<$BlogRSDUrl$>

Saturday, July 19, 2014


 Healthcare Economics
There is something of a flap going on in Massachusetts over the desire of Partners Health Care System (formed by the merger of Massachusetts General Hospital and Brigham and Women’s Hospital) to acquire three more hospitals in the Boston area, two in the north shore and one south.
Partners has for some time dominated health care delivery in eastern Massachusetts.  Its reputation is such that it would be nearly impossible to sell a health insurance policy in the area that didn’t cover its services.  Taking advantage of that, Partners has been able to leverage health insurance companies into paying it considerably higher rates than are paid to other providers.  That has caused some grousing, but up until now not enough to spur much in the way of action.
Partners’ proposed acquisitions require regulatory approval and a few weeks ago Martha Coakley, the state’s Attorney General, announced that she had reached agreement with Partners on conditions that would allow them to proceed, subject to approval by the Suffolk County Superior Court.  That has produced a small storm of protest.  Competing hospitals have filed objections.  Two gubernatorial candidates have come out against it.  Now the state’s Health Policy Commission, an advisory group, has expressed reservations.  The story has received coverage in the local press.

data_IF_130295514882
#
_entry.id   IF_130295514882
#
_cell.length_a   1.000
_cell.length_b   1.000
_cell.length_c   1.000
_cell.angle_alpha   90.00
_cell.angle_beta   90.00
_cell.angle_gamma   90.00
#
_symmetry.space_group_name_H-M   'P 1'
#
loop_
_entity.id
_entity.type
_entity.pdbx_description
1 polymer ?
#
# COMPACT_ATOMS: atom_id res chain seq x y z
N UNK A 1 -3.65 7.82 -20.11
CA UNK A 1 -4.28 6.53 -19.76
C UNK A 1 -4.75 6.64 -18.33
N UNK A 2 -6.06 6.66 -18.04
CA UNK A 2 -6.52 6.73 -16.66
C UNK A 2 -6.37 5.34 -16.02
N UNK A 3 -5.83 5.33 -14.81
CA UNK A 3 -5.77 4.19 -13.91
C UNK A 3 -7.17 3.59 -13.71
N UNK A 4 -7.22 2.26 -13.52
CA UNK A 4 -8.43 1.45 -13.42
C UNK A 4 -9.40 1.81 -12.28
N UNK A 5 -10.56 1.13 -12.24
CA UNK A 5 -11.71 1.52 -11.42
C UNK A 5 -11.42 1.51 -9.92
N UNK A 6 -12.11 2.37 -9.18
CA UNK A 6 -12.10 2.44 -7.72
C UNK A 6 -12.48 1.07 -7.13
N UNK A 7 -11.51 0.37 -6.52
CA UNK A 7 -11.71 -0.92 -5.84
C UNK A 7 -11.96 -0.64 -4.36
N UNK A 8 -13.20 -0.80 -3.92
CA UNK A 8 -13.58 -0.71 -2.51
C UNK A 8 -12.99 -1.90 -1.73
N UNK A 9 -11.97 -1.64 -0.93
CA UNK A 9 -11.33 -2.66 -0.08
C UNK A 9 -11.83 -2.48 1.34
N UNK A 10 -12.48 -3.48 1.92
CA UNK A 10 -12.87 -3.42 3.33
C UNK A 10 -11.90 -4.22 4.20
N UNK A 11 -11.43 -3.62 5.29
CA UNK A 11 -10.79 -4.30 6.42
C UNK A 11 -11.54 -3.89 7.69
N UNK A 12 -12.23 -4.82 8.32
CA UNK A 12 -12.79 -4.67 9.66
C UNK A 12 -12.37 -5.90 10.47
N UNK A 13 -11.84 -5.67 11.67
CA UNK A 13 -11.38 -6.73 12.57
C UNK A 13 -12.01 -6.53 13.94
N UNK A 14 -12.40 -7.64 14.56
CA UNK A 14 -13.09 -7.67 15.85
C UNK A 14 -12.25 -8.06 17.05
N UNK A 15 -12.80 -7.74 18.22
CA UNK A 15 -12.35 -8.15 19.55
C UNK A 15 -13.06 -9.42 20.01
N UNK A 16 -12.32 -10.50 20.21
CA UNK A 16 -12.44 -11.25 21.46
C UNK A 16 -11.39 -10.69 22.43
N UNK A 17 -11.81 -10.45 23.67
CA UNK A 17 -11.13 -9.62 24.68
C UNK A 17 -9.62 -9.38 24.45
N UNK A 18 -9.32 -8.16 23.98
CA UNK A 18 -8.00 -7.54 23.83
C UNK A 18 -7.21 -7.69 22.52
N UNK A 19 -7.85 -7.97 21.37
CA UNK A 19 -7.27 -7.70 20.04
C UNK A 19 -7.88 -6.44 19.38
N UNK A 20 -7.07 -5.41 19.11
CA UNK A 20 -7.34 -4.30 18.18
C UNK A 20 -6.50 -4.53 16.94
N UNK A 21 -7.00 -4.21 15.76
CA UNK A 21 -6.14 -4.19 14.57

In my mind, the Partners merger should never have been allowed.  Its almost sole purpose of gaining negotiating power with payers was clear at the time to anyone who understood health care institutions and has been confirmed by its actions ever since.  But people have not wanted to believe that.   We have been very slow to accept that health care providers are not simply organizations engaged in the healing ministry, but also entities that engage in economic behavior.  When they find themselves with economic power, they exercise it. 
Maybe we are becoming more realistic about the matter.

 

This page is powered by Blogger. Isn't yours?

FREE counter and Web statistics from sitetracker.com